There is always some risk, however slight, to one’s health and physical safety on the job. Even the most careful educator runs the risk of being physically harmed in the classroom. However, certain professions are intrinsically riskier than others; for example, those whose employment requires them to come into contact with hazardous substances are more likely to suffer from occupational injuries or illnesses. If you were exposed to chemicals on the job and are trying to decide whether or not to file a Workers’ Compensationclaim, here is some information that may help you decide:
Have You Been Harmed By The Chemicals?
Chemical compounds pose an immediate threat to everyone who comes into contact with them on the job. Bleach, for instance, is extremely harmful to the eyes and can kill nerve and tissue cells if it gets in them. One’s skin can suffer severe chemical burns from contact with bleach as well.
You should contact your employer right away and start the process of obtaining workers’ compensation benefits if you have sustained an immediate and acute injury as a consequence of exposure to a chemical while on the job and in the course of your employment.
Could Occupational Illnesses Be Caused by Chemical Exposure?
Exposure to a (chemical) substance in the workplace may not immediately result in an injury, but it may play a role in the later development of a significant disease or condition. Diesel exhaust, manganese (found in welding rods), asbestos, wood dust, solvents, and a wide variety of other materials and hazardous substances, for instance, have been linked to an increased risk of cancer, respiratory illness, and liver and kidney failure in workers. Subsequent exposure to a chemical can cause chronic, or long-term, consequences.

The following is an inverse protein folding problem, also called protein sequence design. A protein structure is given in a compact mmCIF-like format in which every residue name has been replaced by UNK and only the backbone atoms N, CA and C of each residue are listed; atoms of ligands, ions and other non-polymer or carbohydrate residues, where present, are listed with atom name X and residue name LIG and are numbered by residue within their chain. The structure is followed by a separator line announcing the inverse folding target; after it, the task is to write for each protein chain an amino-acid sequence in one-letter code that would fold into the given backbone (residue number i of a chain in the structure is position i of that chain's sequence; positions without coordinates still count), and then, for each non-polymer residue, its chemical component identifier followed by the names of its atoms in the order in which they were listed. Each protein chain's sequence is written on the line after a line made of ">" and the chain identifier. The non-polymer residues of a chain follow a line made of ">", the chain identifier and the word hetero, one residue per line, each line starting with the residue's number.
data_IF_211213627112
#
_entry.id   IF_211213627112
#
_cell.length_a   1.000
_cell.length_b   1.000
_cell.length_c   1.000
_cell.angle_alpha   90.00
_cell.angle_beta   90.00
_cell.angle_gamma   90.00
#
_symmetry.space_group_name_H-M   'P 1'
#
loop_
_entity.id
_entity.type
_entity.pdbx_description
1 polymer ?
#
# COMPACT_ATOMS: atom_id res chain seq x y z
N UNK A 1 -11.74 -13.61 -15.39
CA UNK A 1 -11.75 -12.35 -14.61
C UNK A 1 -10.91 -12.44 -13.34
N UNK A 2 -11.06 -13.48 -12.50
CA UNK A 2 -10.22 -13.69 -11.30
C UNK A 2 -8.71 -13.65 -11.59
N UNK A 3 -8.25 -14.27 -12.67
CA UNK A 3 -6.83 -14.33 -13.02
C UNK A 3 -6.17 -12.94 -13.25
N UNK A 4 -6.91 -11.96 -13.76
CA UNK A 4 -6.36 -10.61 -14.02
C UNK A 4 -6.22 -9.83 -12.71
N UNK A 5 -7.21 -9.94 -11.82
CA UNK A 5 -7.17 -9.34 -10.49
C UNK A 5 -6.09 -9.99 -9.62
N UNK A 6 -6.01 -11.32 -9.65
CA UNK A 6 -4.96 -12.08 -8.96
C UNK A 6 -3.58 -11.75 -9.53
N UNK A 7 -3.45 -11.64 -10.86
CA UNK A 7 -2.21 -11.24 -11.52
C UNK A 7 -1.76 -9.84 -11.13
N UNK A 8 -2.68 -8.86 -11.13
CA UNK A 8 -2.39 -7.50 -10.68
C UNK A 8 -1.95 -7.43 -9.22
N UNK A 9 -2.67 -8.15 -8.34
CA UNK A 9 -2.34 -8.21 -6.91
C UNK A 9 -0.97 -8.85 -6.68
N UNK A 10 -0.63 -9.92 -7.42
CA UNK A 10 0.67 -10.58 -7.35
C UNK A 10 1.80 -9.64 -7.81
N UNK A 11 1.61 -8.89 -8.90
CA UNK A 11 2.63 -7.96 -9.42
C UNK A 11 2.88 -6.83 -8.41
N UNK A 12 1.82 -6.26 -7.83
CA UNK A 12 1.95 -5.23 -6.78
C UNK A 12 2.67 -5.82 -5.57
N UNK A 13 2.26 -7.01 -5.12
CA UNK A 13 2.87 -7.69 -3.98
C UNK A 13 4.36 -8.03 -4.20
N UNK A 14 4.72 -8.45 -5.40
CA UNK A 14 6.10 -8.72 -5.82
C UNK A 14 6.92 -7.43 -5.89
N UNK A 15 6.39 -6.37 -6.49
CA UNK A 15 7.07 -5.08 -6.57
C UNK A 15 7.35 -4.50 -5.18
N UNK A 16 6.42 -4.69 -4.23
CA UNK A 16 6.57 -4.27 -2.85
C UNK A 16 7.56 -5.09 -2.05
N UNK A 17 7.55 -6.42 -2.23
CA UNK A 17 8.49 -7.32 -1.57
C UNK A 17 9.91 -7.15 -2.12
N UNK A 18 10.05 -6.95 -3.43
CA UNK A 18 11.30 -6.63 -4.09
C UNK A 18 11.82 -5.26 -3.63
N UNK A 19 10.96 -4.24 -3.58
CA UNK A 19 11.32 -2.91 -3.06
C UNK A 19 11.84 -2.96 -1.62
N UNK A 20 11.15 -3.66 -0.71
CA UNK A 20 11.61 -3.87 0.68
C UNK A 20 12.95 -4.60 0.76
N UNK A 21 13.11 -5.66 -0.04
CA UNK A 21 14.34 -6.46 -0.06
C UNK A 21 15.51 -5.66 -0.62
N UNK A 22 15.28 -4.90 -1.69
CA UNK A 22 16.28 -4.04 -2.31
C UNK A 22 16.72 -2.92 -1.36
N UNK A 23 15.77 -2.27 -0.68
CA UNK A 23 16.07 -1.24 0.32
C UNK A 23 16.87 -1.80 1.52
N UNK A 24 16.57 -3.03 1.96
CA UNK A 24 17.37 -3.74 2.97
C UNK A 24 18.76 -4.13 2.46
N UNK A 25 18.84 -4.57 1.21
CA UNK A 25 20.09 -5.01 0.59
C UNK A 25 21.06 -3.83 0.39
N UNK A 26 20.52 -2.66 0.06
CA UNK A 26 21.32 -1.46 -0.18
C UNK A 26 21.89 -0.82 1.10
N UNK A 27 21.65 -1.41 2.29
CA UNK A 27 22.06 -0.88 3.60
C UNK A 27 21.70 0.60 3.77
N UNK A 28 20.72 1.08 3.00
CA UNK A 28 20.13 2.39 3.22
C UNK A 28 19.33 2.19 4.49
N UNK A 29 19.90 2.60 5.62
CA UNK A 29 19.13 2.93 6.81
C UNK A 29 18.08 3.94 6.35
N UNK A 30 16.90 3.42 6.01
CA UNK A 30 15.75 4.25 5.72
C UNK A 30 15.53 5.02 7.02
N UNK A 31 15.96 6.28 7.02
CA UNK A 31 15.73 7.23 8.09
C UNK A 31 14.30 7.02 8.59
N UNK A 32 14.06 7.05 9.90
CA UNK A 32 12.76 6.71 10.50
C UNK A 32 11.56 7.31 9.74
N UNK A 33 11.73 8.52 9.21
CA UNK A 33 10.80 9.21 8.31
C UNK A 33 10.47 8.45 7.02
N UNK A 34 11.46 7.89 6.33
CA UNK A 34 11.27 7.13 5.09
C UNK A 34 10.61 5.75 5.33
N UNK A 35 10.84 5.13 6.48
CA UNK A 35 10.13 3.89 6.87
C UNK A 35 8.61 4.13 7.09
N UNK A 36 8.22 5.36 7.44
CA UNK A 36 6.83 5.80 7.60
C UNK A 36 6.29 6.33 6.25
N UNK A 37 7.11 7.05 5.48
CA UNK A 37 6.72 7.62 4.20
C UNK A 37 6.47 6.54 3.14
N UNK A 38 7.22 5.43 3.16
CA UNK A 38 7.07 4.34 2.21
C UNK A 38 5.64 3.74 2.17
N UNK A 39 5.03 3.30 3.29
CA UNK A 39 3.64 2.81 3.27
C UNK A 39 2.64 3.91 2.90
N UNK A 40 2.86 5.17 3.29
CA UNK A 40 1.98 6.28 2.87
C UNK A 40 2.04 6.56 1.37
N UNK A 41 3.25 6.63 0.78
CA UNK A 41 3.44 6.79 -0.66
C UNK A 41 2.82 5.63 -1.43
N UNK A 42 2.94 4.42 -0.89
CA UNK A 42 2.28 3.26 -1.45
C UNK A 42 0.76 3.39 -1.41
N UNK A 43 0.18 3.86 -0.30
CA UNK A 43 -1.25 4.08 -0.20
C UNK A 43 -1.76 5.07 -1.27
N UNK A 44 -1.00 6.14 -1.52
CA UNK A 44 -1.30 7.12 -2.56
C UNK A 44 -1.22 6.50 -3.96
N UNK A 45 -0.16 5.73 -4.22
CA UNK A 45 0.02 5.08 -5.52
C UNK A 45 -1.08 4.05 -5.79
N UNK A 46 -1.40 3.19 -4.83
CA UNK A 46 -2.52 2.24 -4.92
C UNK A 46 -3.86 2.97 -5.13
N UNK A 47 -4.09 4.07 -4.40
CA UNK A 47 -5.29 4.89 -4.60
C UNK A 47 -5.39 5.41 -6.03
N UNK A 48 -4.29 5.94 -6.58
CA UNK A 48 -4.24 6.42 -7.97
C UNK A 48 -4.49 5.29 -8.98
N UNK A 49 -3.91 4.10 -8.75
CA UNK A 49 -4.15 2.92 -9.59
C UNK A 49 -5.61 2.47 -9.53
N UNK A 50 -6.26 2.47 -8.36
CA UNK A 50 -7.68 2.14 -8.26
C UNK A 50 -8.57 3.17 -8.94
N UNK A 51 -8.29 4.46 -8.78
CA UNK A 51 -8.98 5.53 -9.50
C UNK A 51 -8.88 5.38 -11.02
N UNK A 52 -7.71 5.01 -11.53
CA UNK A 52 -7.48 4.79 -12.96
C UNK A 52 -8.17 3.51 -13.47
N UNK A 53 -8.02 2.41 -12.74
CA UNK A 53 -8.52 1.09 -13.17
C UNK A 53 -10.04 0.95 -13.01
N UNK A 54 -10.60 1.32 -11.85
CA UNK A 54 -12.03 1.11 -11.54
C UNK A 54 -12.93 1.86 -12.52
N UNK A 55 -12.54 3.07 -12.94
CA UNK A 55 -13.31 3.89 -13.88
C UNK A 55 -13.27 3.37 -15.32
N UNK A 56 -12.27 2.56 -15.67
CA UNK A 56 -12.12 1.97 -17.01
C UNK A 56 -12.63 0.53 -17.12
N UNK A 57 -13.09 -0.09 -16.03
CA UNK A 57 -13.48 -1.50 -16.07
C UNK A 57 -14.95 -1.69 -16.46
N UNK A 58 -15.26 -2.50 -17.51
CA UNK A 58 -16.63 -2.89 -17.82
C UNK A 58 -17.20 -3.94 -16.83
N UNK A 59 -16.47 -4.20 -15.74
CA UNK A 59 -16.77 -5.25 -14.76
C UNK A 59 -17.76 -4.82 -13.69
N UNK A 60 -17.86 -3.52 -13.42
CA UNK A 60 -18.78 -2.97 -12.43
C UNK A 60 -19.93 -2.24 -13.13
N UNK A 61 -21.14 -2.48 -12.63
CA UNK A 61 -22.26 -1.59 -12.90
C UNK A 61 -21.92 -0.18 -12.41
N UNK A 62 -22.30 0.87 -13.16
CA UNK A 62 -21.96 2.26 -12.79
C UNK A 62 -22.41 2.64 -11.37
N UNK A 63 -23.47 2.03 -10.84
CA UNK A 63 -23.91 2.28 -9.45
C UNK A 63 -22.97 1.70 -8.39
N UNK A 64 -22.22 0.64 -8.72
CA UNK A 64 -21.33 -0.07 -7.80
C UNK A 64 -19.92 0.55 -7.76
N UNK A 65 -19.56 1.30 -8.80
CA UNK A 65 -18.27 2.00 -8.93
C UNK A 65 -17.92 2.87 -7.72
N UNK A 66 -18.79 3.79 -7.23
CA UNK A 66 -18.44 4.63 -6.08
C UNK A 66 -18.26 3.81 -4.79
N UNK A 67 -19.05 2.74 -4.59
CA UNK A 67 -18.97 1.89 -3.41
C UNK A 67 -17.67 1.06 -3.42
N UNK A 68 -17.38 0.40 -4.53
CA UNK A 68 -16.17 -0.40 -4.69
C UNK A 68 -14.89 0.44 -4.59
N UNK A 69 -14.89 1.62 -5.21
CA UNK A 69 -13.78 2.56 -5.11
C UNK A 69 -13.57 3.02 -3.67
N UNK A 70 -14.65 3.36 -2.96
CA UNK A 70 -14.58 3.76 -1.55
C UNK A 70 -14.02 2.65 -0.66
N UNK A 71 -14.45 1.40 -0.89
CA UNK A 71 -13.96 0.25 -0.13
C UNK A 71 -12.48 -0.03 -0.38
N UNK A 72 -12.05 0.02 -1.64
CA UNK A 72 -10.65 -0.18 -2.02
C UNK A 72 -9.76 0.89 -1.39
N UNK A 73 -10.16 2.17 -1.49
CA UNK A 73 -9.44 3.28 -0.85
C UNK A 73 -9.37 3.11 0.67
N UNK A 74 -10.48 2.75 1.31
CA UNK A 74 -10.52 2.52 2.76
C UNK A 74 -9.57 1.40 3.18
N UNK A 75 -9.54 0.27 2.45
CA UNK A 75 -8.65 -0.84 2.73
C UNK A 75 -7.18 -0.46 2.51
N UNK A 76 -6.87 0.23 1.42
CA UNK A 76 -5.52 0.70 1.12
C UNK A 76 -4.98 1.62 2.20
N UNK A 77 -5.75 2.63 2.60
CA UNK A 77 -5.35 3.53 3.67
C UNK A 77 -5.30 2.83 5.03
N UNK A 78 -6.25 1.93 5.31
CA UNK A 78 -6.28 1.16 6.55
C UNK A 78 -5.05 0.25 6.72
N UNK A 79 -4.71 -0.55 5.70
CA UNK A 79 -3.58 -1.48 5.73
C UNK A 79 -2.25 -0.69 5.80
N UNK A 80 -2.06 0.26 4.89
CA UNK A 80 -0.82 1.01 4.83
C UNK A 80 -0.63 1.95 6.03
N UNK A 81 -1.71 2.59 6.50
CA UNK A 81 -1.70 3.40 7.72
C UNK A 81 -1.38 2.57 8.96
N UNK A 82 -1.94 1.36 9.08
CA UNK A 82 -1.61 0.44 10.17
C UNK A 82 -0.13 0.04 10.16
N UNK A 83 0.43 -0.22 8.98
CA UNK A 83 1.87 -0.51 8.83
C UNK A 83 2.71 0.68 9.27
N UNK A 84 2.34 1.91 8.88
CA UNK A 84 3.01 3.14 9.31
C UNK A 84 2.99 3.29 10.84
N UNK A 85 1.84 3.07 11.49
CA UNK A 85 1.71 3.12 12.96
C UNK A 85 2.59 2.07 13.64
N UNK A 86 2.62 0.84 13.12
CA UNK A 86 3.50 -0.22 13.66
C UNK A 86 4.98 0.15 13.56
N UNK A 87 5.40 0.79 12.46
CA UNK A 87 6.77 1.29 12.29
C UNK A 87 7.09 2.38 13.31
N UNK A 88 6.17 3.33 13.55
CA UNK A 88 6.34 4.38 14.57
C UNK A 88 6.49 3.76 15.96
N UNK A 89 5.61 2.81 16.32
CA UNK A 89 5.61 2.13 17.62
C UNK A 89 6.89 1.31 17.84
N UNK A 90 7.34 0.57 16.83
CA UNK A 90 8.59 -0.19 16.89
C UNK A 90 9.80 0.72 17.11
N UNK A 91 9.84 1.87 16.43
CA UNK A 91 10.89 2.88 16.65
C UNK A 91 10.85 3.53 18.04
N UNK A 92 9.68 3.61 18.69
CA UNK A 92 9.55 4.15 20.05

If you have been diagnosed with an occupational condition by a medical professional and can provide documentation of your illness, you may be eligible for workers’ compensation payments. Workers’ compensation law in Iowa, codified under Chapter 85A, extends coverage to employees who have a sickness “arising out of and in the course of employment” (OID).
If you’ve been exposed to chemicals on the job but haven’t shown any evident symptoms, you won’t be able to file a claim for damages related to your exposure. You need to show that you were hurt or became sick from being exposed.
Lynn Martelli is an editor at Readability. She received her MFA in Creative Writing from Antioch University and has worked as an editor for over 10 years. Lynn has edited a wide variety of books, including fiction, non-fiction, memoirs, and more. In her free time, Lynn enjoys reading, writing, and spending time with her family and friends.